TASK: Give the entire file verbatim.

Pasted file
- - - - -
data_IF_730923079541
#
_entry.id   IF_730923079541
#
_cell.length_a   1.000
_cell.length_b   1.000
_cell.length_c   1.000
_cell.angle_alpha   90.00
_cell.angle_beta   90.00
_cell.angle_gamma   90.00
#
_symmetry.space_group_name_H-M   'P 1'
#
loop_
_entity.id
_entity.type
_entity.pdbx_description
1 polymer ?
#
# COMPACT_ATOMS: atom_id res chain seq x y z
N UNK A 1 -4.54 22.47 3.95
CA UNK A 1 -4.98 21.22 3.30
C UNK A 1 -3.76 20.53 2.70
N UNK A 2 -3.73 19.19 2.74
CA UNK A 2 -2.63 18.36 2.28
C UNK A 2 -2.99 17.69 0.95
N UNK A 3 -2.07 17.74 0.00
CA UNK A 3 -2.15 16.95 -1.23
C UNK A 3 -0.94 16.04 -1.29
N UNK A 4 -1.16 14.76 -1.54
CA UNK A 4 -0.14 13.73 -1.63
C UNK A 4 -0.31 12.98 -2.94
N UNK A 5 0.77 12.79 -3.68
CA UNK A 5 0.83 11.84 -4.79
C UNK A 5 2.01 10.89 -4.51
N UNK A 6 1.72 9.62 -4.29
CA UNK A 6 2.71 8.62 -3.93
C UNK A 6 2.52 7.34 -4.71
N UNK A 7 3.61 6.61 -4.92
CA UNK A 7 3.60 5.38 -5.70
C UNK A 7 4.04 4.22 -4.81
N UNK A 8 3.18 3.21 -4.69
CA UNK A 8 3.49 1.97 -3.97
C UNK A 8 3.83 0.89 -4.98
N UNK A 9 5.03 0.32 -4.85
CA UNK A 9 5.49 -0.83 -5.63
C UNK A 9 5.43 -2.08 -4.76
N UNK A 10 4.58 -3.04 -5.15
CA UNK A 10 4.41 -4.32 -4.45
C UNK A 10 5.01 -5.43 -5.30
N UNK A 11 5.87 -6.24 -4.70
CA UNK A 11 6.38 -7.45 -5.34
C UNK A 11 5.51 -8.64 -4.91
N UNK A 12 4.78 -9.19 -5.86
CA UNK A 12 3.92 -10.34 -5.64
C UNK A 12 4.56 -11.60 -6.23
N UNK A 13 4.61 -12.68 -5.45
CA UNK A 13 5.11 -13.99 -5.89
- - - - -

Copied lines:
data_IF_730923079541
#
_entry.id   IF_730923079541
#
_cell.length_a   1.000
_cell.length_b   1.000
_cell.length_c   1.000
_cell.angle_alpha   90.00
_cell.angle_beta   90.00
_cell.angle_gamma   90.00
#
_symmetry.space_group_name_H-M   'P 1'
#
loop_
_entity.id
_entity.type
_entity.pdbx_description
1 polymer ?
#
# COMPACT_ATOMS: atom_id res chain seq x y z
N UNK A 1 -4.54 22.47 3.95
CA UNK A 1 -4.98 21.22 3.30
C UNK A 1 -3.76 20.53 2.70
N UNK A 2 -3.73 19.19 2.74
CA UNK A 2 -2.63 18.36 2.28
C UNK A 2 -2.99 17.69 0.95
N UNK A 3 -2.07 17.74 0.00
CA UNK A 3 -2.15 16.95 -1.23
C UNK A 3 -0.94 16.04 -1.29
N UNK A 4 -1.16 14.76 -1.54
CA UNK A 4 -0.14 13.73 -1.63
C UNK A 4 -0.31 12.98 -2.94
N UNK A 5 0.77 12.79 -3.68
CA UNK A 5 0.83 11.84 -4.79
C UNK A 5 2.01 10.89 -4.51
N UNK A 6 1.72 9.62 -4.29
CA UNK A 6 2.71 8.62 -3.93
C UNK A 6 2.52 7.34 -4.71
N UNK A 7 3.61 6.61 -4.92
CA UNK A 7 3.60 5.38 -5.70
C UNK A 7 4.04 4.22 -4.81
N UNK A 8 3.18 3.21 -4.69
CA UNK A 8 3.49 1.97 -3.97
C UNK A 8 3.83 0.89 -4.98
N UNK A 9 5.03 0.32 -4.85
CA UNK A 9 5.49 -0.83 -5.63
C UNK A 9 5.43 -2.08 -4.76
N UNK A 10 4.58 -3.04 -5.15
CA UNK A 10 4.41 -4.32 -4.45
C UNK A 10 5.01 -5.43 -5.30
N UNK A 11 5.87 -6.24 -4.70
CA UNK A 11 6.38 -7.45 -5.34
C UNK A 11 5.51 -8.64 -4.91
N UNK A 12 4.78 -9.19 -5.86
CA UNK A 12 3.92 -10.34 -5.64
C UNK A 12 4.56 -11.60 -6.23
N UNK A 13 4.61 -12.68 -5.45
CA UNK A 13 5.11 -13.99 -5.89